HARO–Help a Reporter Out, is a service set up for journalists to get quick feedback from the public. It’s a way for journalists to work together and to get opinions from each other. I’d never heard of this website until it was pointed out to me by my professor this week. HARO claims that over 29,000 journalists use this site, so if that’s the case, then I definitely need to get involved somehow!

On first glance, it seemed a little overwhelming to me because the site looks like you have to know how to use it in order to glean some information. But after searching a few other websites and scrolling through the HARO site, I became a bit more familiar with its content. I also listened to the 3 minute overview of the website by Peter Shankman, which gave a great overview of everything the site is comprised of.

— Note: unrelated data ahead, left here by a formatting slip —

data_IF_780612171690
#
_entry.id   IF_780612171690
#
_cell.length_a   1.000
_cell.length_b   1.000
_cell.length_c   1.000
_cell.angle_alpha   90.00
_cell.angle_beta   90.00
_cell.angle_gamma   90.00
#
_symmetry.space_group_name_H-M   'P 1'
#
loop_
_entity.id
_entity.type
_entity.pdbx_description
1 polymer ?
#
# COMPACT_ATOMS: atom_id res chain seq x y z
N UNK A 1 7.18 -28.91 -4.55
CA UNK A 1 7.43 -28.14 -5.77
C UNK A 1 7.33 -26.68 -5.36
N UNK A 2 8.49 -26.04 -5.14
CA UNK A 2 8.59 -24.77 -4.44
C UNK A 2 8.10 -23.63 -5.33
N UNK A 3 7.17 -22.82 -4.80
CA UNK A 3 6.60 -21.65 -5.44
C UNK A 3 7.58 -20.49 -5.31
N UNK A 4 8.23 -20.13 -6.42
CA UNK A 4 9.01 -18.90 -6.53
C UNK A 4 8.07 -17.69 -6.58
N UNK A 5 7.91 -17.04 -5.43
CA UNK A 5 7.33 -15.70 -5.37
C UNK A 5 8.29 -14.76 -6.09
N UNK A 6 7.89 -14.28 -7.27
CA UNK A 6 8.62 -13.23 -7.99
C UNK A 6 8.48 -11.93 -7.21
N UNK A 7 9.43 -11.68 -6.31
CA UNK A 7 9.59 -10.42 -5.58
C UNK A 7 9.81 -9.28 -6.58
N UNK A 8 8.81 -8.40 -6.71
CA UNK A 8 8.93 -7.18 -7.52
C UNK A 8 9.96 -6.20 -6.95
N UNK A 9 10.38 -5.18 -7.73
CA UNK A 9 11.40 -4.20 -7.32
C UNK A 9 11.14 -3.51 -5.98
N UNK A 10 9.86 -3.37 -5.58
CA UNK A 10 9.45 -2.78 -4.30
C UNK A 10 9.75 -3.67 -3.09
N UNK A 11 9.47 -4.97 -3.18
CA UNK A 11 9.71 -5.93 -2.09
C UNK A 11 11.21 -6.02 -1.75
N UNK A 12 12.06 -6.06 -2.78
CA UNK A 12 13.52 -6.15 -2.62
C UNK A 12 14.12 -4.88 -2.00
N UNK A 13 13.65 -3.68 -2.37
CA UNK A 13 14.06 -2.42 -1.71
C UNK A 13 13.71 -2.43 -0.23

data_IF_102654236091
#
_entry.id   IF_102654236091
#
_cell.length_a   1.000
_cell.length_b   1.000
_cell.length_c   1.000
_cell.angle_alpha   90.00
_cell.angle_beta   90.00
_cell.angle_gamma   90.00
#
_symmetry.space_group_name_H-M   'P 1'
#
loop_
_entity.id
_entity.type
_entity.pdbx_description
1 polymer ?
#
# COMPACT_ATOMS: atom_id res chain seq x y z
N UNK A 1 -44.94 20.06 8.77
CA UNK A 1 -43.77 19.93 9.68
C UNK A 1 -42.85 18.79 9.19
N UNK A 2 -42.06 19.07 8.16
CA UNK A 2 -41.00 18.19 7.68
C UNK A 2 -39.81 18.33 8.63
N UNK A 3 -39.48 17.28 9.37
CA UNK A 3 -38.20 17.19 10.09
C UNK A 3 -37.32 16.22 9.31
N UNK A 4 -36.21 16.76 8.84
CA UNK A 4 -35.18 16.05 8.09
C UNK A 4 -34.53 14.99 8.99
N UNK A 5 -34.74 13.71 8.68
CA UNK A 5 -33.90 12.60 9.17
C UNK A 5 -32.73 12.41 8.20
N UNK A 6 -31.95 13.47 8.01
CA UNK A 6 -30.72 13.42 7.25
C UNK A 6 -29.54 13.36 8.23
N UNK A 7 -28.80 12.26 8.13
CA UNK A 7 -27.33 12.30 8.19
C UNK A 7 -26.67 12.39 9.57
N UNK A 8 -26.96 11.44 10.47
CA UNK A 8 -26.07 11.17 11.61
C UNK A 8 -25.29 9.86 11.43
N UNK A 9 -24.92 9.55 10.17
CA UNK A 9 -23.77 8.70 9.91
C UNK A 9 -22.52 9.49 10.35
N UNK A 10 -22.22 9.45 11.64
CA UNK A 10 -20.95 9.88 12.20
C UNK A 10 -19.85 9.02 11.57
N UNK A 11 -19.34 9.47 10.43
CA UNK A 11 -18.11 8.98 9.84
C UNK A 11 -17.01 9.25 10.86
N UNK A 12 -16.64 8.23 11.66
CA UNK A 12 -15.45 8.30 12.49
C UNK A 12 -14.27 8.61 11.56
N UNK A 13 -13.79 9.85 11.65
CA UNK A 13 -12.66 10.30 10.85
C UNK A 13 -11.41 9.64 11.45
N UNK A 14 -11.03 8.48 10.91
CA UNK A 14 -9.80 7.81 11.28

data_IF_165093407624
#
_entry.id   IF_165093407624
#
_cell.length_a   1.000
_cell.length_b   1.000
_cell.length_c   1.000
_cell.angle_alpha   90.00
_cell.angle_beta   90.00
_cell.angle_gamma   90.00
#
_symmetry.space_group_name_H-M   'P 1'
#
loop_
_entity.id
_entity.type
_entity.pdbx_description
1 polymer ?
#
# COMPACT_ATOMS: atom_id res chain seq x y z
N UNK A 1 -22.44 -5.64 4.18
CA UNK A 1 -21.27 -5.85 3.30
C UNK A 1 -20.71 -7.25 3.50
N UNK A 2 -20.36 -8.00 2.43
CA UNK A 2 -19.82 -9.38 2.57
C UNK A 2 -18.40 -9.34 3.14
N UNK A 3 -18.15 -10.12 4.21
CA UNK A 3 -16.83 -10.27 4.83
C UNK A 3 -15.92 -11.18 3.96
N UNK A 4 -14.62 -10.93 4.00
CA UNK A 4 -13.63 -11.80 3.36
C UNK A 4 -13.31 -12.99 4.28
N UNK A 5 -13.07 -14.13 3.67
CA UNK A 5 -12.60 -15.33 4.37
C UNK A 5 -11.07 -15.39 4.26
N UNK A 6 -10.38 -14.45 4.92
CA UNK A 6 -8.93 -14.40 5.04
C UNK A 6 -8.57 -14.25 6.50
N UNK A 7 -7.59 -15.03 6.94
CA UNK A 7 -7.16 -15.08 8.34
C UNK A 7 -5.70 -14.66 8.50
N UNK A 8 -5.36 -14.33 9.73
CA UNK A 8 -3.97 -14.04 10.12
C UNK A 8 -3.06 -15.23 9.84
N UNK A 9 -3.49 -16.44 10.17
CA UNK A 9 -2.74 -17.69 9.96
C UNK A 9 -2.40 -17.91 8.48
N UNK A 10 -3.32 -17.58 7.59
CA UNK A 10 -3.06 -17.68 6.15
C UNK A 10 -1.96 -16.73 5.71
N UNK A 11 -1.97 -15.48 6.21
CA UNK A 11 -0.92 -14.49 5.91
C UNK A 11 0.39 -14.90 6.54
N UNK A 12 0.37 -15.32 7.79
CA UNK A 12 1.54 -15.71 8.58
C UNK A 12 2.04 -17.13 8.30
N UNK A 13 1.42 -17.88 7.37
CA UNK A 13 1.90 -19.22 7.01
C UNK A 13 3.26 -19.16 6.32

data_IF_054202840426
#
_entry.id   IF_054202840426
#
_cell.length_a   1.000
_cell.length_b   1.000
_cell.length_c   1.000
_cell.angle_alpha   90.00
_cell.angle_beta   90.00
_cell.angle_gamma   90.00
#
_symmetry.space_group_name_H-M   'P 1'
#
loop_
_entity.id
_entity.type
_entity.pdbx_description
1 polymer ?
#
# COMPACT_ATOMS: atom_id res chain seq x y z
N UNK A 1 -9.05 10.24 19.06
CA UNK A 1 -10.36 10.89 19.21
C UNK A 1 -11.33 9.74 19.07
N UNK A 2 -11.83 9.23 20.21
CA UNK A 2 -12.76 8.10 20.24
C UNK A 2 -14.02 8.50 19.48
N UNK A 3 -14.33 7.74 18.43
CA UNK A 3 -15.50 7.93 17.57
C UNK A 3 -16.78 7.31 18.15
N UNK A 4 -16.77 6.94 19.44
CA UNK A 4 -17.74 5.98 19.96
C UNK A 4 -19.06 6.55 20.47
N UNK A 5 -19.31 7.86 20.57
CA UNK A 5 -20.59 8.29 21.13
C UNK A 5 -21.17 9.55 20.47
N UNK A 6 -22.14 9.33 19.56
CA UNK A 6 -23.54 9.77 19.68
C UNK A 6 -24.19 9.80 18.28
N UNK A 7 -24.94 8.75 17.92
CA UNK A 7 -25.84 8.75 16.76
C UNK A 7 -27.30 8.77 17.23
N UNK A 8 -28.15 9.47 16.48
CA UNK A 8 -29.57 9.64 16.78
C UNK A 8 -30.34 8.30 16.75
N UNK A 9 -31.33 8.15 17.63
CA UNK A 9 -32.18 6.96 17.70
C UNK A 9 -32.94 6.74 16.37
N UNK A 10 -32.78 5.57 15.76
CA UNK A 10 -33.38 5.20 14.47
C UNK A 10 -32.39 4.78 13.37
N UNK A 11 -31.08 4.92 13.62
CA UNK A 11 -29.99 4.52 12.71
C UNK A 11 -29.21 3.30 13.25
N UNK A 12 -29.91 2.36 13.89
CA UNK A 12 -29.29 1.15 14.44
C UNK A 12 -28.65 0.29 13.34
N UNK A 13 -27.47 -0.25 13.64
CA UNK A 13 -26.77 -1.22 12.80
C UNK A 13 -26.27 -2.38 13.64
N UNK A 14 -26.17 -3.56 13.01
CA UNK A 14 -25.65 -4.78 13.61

HARO is a way to improve as a journalist or company owner. Once you sign up, the site sends three e-mails a day which give an overview of information which could be beneficial to you or your organization.

Some of the different media that use HARO include Fox News, CNN, The NY Times, The Huffington Posts, authors and small blog writers. Over 100,000 journalists have been serviced, and over 130,000 sources are available for use! That’s pretty good info. HARO is also free, so that’s an extremely important asset to journalists around the US and the world.

Basically, HARO is a way to learn, engage and build relationships with other journalists and PR professionals. In this field, relationships are key to success. You not only have to build good, strong relationships with your clients, but also fellow workers in the field. PR and Journalism are fields that are constantly changing and require a good amount of engaging to learn and keep up.

This website below was a good resource for me and helped explain things a little better:

5 Tips to Use HARO for Media Coverage


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